Home | Media | Governance | Irrigators tribunals of the Spanish Mediterranean coast

Irrigators tribunals of the Spanish Mediterranean coast

Created on 28 January 2013
Making Networks Work
(Media / Making Networks Work)
Water Resource Management is a multi-faceted, multi-disciplinary undertaking. It has to do with a...
Voces de Mujeres
(Media / Voces de Mujeres)
This film shows the sustainable experience of four communities in establishing drinking water...
Climate Change, Peru: Retreating
(Media / Climate Change, Peru: Retreating)
In Pucarumi, a small community in the foothills of the snow-capped Peruvian Andes, Felipe mulls...
View all



Water source of life can be also a source of conflict. The Committee decided that  Spain  Irrigatiors courts satisfies the criteria for inscription on the Representative List of the Intangible Cultural Heritage of Humanity- 2009.

They are traditional law courts for water management that date back to the al-Andalus period (ninth to thirteenth centuries). The two main tribunals, the Council of Wise Men of the Plain of Murcia and the Water Tribunal of the Plain of Valencia, are recognized under Spanish law. Inspiring authority and respect, these two courts, whose members are elected democratically, settle disputes orally in a swift, transparent and impartial manner.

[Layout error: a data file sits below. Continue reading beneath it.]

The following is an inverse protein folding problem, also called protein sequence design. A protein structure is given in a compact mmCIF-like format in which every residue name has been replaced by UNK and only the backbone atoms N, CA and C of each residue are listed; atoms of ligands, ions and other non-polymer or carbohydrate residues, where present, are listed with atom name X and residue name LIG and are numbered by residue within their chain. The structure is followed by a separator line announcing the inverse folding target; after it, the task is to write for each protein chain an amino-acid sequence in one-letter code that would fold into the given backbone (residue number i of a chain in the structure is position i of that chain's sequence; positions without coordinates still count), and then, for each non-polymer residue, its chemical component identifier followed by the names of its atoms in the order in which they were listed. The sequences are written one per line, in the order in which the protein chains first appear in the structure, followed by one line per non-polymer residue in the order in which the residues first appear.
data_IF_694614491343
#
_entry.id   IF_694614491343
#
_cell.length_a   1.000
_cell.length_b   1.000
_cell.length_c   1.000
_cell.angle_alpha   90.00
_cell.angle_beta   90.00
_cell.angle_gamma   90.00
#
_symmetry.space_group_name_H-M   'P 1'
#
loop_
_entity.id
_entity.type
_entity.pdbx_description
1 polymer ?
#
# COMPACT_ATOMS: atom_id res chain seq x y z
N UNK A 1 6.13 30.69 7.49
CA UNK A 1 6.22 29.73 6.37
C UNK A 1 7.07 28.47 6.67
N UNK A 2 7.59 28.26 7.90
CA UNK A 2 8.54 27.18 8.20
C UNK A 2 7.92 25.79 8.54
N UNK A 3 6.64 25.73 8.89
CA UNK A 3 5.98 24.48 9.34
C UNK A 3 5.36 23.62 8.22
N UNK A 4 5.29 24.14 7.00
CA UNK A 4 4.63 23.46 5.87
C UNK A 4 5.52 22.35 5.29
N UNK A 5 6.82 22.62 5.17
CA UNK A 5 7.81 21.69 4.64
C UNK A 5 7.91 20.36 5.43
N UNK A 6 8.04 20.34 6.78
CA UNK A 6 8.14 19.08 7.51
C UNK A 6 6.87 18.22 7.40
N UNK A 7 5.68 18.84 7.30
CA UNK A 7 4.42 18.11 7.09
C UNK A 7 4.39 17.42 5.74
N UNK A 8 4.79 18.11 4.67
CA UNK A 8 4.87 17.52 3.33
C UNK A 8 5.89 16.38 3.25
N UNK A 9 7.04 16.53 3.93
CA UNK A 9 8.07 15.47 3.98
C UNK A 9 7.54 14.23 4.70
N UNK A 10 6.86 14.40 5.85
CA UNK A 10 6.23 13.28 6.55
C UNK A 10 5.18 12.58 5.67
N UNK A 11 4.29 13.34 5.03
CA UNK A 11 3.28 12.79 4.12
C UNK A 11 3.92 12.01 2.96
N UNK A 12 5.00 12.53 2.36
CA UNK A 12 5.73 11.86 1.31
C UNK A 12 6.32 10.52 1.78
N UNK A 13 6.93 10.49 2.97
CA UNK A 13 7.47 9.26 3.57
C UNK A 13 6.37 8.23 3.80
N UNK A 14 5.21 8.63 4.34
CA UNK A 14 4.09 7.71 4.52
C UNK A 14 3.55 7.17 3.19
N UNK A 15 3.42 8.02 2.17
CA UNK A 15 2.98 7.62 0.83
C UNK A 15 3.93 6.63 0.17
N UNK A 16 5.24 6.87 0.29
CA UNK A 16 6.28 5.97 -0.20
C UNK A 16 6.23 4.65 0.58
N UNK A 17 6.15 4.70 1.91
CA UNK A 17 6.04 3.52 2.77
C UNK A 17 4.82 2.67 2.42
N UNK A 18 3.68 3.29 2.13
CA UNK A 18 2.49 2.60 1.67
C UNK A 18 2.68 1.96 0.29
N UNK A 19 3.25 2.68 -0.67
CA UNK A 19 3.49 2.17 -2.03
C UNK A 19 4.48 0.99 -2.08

The Council of Wise Men has seven geographically representative members, and has jurisdiction over a landowners assembly of 23,313 members. The Water Tribunal comprises eight elected administrators representing a total of 11,691 members from nine communities. In addition to their legal role the irrigators tribunals play a key part in the communities of which they are a visible symbol, as apparent from the rites performed when judgments are handed down and the fact that the tribunals often feature in local iconography. They provide cohesion among traditional communities and synergy between occupations (wardens, inspectors, pruners, etc.), contribute to the oral transmission of knowledge derived from centuries-old cultural exchanges, and have their own specialist vocabulary peppered with Arabic borrowings. In short, the courts are long-standing repositories of local and regional identity and are of special significance to local inhabitants.


More info: www.unesco.org
Produced by: UNESCO
Year: 2009
Language: English, spanish





Facebook comments

Add comment

Security code

Back to Top